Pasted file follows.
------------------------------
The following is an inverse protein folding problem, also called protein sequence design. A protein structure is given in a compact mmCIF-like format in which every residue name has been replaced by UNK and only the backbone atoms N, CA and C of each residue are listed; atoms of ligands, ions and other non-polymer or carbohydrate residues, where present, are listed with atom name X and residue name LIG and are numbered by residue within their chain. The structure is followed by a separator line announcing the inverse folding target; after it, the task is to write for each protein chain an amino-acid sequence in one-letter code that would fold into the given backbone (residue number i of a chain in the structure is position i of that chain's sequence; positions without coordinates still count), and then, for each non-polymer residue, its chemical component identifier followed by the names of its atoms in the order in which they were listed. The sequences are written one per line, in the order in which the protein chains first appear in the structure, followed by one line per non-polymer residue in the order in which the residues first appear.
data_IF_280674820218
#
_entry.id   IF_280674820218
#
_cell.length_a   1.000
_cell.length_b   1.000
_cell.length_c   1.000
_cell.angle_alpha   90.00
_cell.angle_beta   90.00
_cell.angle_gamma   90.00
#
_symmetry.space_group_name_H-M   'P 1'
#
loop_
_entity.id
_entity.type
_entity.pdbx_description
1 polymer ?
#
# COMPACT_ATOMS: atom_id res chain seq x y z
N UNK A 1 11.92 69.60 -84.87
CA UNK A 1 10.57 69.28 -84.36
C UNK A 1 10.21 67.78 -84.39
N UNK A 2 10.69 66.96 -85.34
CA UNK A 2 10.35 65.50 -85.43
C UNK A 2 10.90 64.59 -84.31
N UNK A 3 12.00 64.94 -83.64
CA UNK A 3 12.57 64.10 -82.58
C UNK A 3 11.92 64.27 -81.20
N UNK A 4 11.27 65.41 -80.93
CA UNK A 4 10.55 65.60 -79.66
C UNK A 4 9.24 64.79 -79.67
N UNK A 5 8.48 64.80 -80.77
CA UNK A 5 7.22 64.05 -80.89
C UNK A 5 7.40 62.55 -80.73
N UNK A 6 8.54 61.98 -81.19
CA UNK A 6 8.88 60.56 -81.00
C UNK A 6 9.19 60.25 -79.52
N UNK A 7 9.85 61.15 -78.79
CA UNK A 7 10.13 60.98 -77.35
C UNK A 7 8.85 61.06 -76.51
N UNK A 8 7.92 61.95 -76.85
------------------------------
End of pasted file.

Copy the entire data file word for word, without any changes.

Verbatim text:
The following is an inverse protein folding problem, also called protein sequence design. A protein structure is given in a compact mmCIF-like format in which every residue name has been replaced by UNK and only the backbone atoms N, CA and C of each residue are listed; atoms of ligands, ions and other non-polymer or carbohydrate residues, where present, are listed with atom name X and residue name LIG and are numbered by residue within their chain. The structure is followed by a separator line announcing the inverse folding target; after it, the task is to write for each protein chain an amino-acid sequence in one-letter code that would fold into the given backbone (residue number i of a chain in the structure is position i of that chain's sequence; positions without coordinates still count), and then, for each non-polymer residue, its chemical component identifier followed by the names of its atoms in the order in which they were listed. The sequences are written one per line, in the order in which the protein chains first appear in the structure, followed by one line per non-polymer residue in the order in which the residues first appear.
data_IF_280674820218
#
_entry.id   IF_280674820218
#
_cell.length_a   1.000
_cell.length_b   1.000
_cell.length_c   1.000
_cell.angle_alpha   90.00
_cell.angle_beta   90.00
_cell.angle_gamma   90.00
#
_symmetry.space_group_name_H-M   'P 1'
#
loop_
_entity.id
_entity.type
_entity.pdbx_description
1 polymer ?
#
# COMPACT_ATOMS: atom_id res chain seq x y z
N UNK A 1 11.92 69.60 -84.87
CA UNK A 1 10.57 69.28 -84.36
C UNK A 1 10.21 67.78 -84.39
N UNK A 2 10.69 66.96 -85.34
CA UNK A 2 10.35 65.50 -85.43
C UNK A 2 10.90 64.59 -84.31
N UNK A 3 12.00 64.94 -83.64
CA UNK A 3 12.57 64.10 -82.58
C UNK A 3 11.92 64.27 -81.20
N UNK A 4 11.27 65.41 -80.93
CA UNK A 4 10.55 65.60 -79.66
C UNK A 4 9.24 64.79 -79.67
N UNK A 5 8.48 64.80 -80.77
CA UNK A 5 7.22 64.05 -80.89
C UNK A 5 7.40 62.55 -80.73
N UNK A 6 8.54 61.98 -81.19
CA UNK A 6 8.88 60.56 -81.00
C UNK A 6 9.19 60.25 -79.52
N UNK A 7 9.85 61.15 -78.79
CA UNK A 7 10.13 60.98 -77.35
C UNK A 7 8.85 61.06 -76.51
N UNK A 8 7.92 61.95 -76.85